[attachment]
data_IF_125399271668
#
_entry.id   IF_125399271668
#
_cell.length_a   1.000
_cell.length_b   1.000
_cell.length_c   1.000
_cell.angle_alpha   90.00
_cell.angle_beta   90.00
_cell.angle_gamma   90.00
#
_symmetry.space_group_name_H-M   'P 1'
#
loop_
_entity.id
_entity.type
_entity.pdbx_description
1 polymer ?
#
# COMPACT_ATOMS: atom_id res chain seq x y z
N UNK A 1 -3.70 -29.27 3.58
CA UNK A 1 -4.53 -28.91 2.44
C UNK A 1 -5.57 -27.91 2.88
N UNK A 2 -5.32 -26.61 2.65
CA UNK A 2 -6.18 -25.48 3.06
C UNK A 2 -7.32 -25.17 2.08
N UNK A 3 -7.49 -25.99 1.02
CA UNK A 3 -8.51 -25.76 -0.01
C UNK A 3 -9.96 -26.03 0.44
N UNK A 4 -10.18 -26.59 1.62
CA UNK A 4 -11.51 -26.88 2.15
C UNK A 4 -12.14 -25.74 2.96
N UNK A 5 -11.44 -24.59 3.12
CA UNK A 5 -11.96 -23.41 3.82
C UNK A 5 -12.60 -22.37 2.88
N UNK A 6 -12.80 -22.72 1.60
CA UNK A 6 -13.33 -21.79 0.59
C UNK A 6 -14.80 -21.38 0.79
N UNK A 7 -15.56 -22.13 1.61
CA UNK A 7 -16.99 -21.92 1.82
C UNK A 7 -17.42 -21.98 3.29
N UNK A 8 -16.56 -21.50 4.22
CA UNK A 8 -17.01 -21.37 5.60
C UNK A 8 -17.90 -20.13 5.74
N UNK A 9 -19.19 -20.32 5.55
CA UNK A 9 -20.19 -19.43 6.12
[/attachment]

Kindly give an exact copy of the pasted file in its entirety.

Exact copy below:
data_IF_125399271668
#
_entry.id   IF_125399271668
#
_cell.length_a   1.000
_cell.length_b   1.000
_cell.length_c   1.000
_cell.angle_alpha   90.00
_cell.angle_beta   90.00
_cell.angle_gamma   90.00
#
_symmetry.space_group_name_H-M   'P 1'
#
loop_
_entity.id
_entity.type
_entity.pdbx_description
1 polymer ?
#
# COMPACT_ATOMS: atom_id res chain seq x y z
N UNK A 1 -3.70 -29.27 3.58
CA UNK A 1 -4.53 -28.91 2.44
C UNK A 1 -5.57 -27.91 2.88
N UNK A 2 -5.32 -26.61 2.65
CA UNK A 2 -6.18 -25.48 3.06
C UNK A 2 -7.32 -25.17 2.08
N UNK A 3 -7.49 -25.99 1.02
CA UNK A 3 -8.51 -25.76 -0.01
C UNK A 3 -9.96 -26.03 0.44
N UNK A 4 -10.18 -26.59 1.62
CA UNK A 4 -11.51 -26.88 2.15
C UNK A 4 -12.14 -25.74 2.96
N UNK A 5 -11.44 -24.59 3.12
CA UNK A 5 -11.96 -23.41 3.82
C UNK A 5 -12.60 -22.37 2.88
N UNK A 6 -12.80 -22.72 1.60
CA UNK A 6 -13.33 -21.79 0.59
C UNK A 6 -14.80 -21.38 0.79
N UNK A 7 -15.56 -22.13 1.61
CA UNK A 7 -16.99 -21.92 1.82
C UNK A 7 -17.42 -21.98 3.29
N UNK A 8 -16.56 -21.50 4.22
CA UNK A 8 -17.01 -21.37 5.60
C UNK A 8 -17.90 -20.13 5.74
N UNK A 9 -19.19 -20.32 5.55
CA UNK A 9 -20.19 -19.43 6.12